Shell morphology, growth pattern and population dynamics of the land snail Xerolenta obvia (Menke, 1828) in two areas of different climatic conditions within a temperate climate region
To determine the relative role of climatic variables (temperature and precipitation) on land snail Xerolenta obvia populations, field surveys were conducted in Poland at two sites (SW and NE) with striking differences in climatic regime during two growing seasons. In a temperate climate of Central Europe X. obvia is an annual species with the majority of snails hatching in autumn. They overwinter as juveniles, continue their growth in spring and summer, and reproduce in the following autumn. Due to the comparatively milder climate, the SW population is more plastic, some individuals can live and reproduce longer. The two variants of the growth model are presented. We found that the length of growing season and temperature were additional factors determining differences in snails’ growth and population dynamics between the sites. The growth rate of X. obvia is negatively correlated with the initial size of their shells and varies among sites. These two geographically distant populations differ in terms of their shell size and morphology. The SW population is characterised by larger, dark banded shells compared to the NE one, which is dominated by snails with smaller, white shells. A pattern of decreasing body size in areas with shorter growing season may explain differences in the shell size of X. obvia. Larger shells in regions with warmer and drier environment perhaps constitute responses to selection by environmental factors.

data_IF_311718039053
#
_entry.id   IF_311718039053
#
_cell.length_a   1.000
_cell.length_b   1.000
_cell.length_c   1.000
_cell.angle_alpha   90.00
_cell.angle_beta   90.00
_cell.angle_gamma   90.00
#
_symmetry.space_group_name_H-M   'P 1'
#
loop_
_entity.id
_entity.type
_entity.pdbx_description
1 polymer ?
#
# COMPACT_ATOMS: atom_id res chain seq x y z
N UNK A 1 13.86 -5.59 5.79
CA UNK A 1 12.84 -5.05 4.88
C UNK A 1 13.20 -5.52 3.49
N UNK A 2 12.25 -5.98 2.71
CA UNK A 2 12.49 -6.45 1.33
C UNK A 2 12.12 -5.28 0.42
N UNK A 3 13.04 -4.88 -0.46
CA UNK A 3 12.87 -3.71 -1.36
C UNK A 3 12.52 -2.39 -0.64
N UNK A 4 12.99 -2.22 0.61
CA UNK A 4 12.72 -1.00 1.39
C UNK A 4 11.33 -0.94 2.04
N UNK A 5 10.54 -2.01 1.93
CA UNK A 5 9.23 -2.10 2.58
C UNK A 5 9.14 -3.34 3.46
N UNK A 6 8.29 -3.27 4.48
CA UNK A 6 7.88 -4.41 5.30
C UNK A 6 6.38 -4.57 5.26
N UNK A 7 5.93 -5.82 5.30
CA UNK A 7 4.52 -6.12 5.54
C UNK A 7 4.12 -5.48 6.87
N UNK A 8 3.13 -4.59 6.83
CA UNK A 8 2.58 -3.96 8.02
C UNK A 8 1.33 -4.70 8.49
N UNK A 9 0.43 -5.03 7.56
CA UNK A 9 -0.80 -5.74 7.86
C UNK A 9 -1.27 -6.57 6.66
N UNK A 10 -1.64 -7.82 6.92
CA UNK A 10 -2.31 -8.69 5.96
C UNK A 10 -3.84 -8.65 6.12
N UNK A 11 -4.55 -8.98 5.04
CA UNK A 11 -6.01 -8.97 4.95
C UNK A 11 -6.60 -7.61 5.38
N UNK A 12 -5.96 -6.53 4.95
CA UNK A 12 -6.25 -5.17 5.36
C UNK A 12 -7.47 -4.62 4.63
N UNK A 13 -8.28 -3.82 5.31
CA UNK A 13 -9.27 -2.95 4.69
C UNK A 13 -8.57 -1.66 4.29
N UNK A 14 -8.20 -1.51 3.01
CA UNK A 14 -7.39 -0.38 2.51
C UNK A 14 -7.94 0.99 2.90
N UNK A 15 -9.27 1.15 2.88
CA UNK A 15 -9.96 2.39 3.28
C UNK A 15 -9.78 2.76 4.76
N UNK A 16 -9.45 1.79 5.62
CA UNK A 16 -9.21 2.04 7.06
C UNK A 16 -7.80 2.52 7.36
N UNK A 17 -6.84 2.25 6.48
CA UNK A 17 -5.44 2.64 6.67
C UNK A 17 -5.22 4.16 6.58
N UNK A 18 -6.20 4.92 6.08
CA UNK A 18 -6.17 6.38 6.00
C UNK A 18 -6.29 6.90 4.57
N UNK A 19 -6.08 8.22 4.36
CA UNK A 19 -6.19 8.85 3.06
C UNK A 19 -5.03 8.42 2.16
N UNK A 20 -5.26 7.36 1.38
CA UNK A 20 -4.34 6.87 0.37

Copyright (c) 2020 Magdalena Marzec, Elżbieta Kuźnik-Kowalska, Małgorzata Proćków
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